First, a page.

Excerpt from Look To Windward by Iain M. Banks, plus links to reviews, author biography & more

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Look To Windward

by Iain M. Banks

Look To Windward
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  • First Published:
    Aug 2001, 384 pages
    Paperback:
    Nov 2002, 496 pages

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He'd found that later he could often remember exactly the words that had been said, but he still had to work to determine the sense behind them. At the time he would just feel oddly detached. Until the spell was broken, as now, and he was awakened by his name.

He was in the upper ballroom of the ceremonial barge Soliton with a few hundred other people, most of them human though not all in human form. The recital by the composer Ziller -- on an antique Chelgrian mosaikey -- had finished half an hour earlier. It had been a restrained, solemn piece, in keeping with the mood of the evening, though its performance had still been greeted with rapturous applause. Now people were eating and drinking. And talking.

He was standing with a group of men and women centered on one of the buffet tables. The air was warm, pleasantly perfumed and filled with soft music. A wood and glass canopy arced overhead, hung with some ancient form of lighting that was a long way from anybody's full-spectrum but which made everything and everybody look agreeably warm.

His nose ring had spoken to him. When he had first arrived in the Culture he hadn't liked the idea of having com equipment inserted into his skull (or anywhere else for that matter). His family nose ring was about the only thing he always carried with him, so they had made him a perfect replica that happened to be a communications terminal as well.

"Sorry to disturb you, Ambassador. Hub here. You're closest; would you let Mr. Olsule know he is speaking to an ordinary brooch, not his terminal?"

"Yes." Kabe turned to a young man in a white suit who was holding a piece of jewelry in his hand and looking puzzled. "Ah, Mr. Olsule?"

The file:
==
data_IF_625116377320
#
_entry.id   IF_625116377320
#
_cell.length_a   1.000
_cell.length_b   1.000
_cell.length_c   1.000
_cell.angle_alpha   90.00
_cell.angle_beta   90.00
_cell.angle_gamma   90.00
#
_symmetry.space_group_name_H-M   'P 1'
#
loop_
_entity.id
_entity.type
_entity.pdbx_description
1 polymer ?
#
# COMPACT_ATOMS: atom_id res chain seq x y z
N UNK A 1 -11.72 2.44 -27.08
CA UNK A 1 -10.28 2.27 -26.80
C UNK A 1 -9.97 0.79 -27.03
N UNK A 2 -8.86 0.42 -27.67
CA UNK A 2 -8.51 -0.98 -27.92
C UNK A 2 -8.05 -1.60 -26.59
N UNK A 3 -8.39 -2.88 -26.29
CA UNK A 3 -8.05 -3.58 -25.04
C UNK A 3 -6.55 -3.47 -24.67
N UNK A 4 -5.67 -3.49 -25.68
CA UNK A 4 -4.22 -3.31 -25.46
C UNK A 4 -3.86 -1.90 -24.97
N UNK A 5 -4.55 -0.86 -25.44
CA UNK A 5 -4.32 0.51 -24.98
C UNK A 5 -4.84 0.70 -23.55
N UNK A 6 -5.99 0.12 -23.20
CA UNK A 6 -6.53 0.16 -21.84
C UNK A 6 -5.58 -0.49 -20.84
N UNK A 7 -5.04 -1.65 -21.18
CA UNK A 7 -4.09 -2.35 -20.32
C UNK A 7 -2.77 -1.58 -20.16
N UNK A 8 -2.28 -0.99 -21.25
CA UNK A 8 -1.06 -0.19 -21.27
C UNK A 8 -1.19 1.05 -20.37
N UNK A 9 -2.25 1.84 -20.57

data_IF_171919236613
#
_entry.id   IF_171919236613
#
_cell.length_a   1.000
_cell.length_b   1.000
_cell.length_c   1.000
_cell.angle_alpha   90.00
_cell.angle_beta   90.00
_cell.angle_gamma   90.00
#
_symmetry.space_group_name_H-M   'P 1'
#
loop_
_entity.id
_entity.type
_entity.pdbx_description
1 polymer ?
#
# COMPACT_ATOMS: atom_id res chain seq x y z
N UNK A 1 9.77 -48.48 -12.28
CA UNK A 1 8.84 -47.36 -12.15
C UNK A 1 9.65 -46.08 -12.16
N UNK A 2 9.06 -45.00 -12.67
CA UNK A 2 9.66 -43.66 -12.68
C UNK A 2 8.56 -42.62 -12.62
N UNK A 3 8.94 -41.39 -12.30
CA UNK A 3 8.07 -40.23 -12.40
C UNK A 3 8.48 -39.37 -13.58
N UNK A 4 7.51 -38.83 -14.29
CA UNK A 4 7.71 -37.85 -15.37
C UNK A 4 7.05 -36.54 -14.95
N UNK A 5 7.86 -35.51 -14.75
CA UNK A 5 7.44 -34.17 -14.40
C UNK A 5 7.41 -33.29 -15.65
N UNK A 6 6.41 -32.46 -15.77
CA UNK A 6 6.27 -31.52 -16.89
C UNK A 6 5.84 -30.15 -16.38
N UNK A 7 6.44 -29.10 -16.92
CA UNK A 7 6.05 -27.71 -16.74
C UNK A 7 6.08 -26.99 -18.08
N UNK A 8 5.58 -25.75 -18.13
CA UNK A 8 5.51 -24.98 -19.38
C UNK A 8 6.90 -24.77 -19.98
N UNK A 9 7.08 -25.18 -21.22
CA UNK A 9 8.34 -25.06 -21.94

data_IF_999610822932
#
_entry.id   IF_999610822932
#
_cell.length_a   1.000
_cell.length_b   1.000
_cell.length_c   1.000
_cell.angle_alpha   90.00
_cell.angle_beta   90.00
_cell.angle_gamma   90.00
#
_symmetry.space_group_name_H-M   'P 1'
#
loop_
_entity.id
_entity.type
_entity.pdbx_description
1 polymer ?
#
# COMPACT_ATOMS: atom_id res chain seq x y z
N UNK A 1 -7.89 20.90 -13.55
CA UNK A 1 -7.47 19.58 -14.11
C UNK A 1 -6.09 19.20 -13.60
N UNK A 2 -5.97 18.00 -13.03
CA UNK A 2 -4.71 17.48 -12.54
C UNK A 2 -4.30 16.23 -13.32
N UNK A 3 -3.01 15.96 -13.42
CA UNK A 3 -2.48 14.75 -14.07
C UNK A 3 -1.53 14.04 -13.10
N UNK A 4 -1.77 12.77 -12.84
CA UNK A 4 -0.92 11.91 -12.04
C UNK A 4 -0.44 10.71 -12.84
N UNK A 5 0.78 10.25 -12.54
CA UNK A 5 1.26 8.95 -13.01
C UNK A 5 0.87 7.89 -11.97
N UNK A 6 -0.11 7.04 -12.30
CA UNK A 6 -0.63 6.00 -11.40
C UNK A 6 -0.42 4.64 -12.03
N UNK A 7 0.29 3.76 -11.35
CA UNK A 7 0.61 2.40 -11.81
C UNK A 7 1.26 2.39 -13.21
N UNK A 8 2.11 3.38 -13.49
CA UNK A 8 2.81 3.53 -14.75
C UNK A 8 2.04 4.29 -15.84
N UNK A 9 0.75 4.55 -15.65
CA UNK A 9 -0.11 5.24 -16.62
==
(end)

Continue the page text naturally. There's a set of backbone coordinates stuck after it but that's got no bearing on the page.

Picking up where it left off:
"Yeah, I heard," the man said, stepping back to look up at the Homomdan. He appeared surprised, and Kabe formed the impression that he had been mistaken for a sculpture or an article of monumental furniture. This happened fairly often. A function of scale and stillness, basically. It was one hazard of being a glisteningly black three-and-a-bit-meter-tall pyramidal triped in a society of slim, matte-skinned two-meter-tall bipeds. The young man squinted at the brooch again. "I could have sworn this..."

"Sorry about that, Ambassador," said the nose ring. "Thank you for your help."

"Oh, you're welcome."

A gleaming, empty serving tray floated up to the young man, dipped its front in a sort of bow and said, "Hi. Hub again. What you have there, Mr. Olsule, is a piece of jet in the shape of a ceerevell, explosively inlaid with platinum and summitium. From the studio of Ms. Xossin Nabbard, of Sintrier, after the Quarafyd school. A finely wrought work of substantial artistry. But unfortunately not a terminal."

"Damn. Where is my terminal then?"

"You left all your terminal devices at home."

"Why didn't you tell me?"

"You asked me not to."

"When?"

"One hundred and -- "

"Oh, never mind. Well, replace that, umm...change that instruction. Next time I leave home without a terminal...get them to make a fuss or something."

"Very well. It will be done."

Mr. Olsule scratched his head. "Maybe I should get a lace. One of those implant things."

"Undeniably, forgetting your head would pose considerable difficulties. In the meantime, I'll second one of the barge's remotes to accompany you for the rest of the evening, if you'd like."

"Yeah, okay." The young man put the brooch back on and turned to the laden buffet table. "So, anyway; can I eat this...? Oh. It's gone."

"Itchy motile envelope," said the tray quietly, floating off.

"Eh?"

"Ah, Kabe, my dear friend. Here you are. Thank you so much for coming."

Kabe swiveled to find the drone E. H. Tersono floating at his side at a level a little above head height for a human and a little below that of a Homomdan. The machine was a little less than a meter in height, and half that in width and depth. Its rounded-off rectangular casing was made of delicate pink porcelain held in a lattice of gently glowing blue lumenstone. Beyond the porcelain's translucent surface, the drone's internal components could just be made out; shadows beneath its thin ceramic skin. Its aura field, confined to a small volume directly underneath its flat base, was a soft blush of magenta, which, if Kabe recalled correctly, meant it was busy. Busy talking to him?

Copyright © 2000 by Iain M. Banks

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